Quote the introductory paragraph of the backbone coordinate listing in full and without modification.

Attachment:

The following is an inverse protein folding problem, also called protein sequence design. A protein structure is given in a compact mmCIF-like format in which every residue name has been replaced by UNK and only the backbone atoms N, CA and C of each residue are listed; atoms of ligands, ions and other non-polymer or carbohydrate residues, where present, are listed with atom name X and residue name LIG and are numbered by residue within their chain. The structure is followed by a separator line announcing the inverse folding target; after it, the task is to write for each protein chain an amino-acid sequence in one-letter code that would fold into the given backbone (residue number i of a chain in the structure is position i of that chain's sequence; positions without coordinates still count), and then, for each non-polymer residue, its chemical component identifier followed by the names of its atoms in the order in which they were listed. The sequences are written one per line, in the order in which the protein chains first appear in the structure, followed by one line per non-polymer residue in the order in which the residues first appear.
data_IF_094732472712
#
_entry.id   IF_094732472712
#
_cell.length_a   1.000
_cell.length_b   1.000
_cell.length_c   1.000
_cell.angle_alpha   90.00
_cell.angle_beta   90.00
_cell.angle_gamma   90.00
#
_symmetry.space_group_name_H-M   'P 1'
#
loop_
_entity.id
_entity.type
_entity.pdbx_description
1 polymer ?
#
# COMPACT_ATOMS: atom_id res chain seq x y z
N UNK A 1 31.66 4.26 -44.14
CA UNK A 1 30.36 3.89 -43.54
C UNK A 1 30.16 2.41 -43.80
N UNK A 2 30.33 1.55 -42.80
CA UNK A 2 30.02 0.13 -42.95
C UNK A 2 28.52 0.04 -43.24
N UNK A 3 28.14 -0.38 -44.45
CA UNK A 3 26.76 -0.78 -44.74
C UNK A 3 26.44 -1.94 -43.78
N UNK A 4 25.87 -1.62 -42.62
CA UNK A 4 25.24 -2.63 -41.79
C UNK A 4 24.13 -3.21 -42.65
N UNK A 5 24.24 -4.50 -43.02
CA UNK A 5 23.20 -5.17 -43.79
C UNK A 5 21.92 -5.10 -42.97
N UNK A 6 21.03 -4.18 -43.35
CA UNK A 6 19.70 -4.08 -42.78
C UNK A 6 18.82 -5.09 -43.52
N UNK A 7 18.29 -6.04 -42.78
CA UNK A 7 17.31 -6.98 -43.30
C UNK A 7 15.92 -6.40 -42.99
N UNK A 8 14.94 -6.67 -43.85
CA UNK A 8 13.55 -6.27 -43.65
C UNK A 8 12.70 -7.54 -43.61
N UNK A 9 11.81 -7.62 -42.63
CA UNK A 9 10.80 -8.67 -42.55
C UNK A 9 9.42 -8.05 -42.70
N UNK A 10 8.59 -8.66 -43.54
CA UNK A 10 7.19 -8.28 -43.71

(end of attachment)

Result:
The following is an inverse protein folding problem, also called protein sequence design. A protein structure is given in a compact mmCIF-like format in which every residue name has been replaced by UNK and only the backbone atoms N, CA and C of each residue are listed; atoms of ligands, ions and other non-polymer or carbohydrate residues, where present, are listed with atom name X and residue name LIG and are numbered by residue within their chain. The structure is followed by a separator line announcing the inverse folding target; after it, the task is to write for each protein chain an amino-acid sequence in one-letter code that would fold into the given backbone (residue number i of a chain in the structure is position i of that chain's sequence; positions without coordinates still count), and then, for each non-polymer residue, its chemical component identifier followed by the names of its atoms in the order in which they were listed. The sequences are written one per line, in the order in which the protein chains first appear in the structure, followed by one line per non-polymer residue in the order in which the residues first appear.